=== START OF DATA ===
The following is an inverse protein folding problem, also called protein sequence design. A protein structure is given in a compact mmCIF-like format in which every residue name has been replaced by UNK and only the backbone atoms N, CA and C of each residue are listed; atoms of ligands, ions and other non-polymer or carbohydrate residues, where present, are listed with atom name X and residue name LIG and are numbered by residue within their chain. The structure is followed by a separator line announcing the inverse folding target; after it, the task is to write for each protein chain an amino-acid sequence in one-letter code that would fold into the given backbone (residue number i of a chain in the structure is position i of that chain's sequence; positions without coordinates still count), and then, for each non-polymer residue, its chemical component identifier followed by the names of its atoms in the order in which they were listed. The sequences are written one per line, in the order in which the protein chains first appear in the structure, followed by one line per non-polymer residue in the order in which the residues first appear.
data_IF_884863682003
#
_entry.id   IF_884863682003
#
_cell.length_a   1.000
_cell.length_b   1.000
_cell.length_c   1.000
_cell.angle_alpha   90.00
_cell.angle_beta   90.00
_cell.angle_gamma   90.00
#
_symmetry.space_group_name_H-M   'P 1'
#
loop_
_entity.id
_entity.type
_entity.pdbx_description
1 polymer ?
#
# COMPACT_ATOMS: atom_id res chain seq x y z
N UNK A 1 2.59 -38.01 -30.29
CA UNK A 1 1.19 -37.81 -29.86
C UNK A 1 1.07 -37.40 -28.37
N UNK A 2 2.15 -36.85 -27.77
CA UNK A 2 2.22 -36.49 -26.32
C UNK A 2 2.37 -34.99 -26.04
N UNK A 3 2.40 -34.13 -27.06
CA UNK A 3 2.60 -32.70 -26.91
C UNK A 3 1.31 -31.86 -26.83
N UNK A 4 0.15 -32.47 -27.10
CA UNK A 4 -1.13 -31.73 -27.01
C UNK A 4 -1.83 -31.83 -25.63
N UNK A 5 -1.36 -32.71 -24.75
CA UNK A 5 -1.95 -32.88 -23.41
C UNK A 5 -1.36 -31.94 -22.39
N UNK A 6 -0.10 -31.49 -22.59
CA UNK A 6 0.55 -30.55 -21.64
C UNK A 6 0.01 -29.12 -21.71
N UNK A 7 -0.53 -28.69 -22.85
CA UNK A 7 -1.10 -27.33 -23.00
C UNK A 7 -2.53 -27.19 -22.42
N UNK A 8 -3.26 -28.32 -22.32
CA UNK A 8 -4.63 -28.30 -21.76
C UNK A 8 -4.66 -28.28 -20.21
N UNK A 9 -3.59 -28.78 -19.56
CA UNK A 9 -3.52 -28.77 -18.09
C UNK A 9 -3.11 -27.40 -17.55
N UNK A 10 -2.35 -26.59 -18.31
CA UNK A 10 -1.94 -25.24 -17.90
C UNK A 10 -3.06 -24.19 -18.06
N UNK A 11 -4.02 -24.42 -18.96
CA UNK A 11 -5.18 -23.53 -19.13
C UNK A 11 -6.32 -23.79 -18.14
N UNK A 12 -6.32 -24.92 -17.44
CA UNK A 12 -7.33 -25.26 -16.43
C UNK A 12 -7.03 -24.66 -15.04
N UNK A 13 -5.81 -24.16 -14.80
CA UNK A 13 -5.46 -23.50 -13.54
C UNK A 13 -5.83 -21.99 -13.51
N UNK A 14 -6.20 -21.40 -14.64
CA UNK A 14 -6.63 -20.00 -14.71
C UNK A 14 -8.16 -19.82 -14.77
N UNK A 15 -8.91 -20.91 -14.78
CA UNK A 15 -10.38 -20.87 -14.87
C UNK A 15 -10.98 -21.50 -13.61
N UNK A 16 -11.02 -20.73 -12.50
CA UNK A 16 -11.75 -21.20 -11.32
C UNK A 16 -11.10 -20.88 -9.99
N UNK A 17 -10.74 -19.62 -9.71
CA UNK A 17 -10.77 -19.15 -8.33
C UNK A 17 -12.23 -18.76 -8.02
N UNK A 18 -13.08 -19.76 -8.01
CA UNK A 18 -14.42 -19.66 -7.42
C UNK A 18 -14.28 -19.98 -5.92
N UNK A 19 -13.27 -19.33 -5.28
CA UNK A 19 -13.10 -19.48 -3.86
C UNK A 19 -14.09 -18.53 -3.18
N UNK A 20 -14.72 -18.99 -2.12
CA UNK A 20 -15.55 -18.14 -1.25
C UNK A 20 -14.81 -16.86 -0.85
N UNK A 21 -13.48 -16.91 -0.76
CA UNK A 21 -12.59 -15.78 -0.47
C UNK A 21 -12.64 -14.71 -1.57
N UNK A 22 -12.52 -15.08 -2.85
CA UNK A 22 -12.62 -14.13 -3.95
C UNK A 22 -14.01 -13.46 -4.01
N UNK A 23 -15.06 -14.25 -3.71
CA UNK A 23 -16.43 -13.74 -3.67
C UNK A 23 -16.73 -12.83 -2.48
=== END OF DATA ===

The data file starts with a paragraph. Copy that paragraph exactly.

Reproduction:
The following is an inverse protein folding problem, also called protein sequence design. A protein structure is given in a compact mmCIF-like format in which every residue name has been replaced by UNK and only the backbone atoms N, CA and C of each residue are listed; atoms of ligands, ions and other non-polymer or carbohydrate residues, where present, are listed with atom name X and residue name LIG and are numbered by residue within their chain. The structure is followed by a separator line announcing the inverse folding target; after it, the task is to write for each protein chain an amino-acid sequence in one-letter code that would fold into the given backbone (residue number i of a chain in the structure is position i of that chain's sequence; positions without coordinates still count), and then, for each non-polymer residue, its chemical component identifier followed by the names of its atoms in the order in which they were listed. The sequences are written one per line, in the order in which the protein chains first appear in the structure, followed by one line per non-polymer residue in the order in which the residues first appear.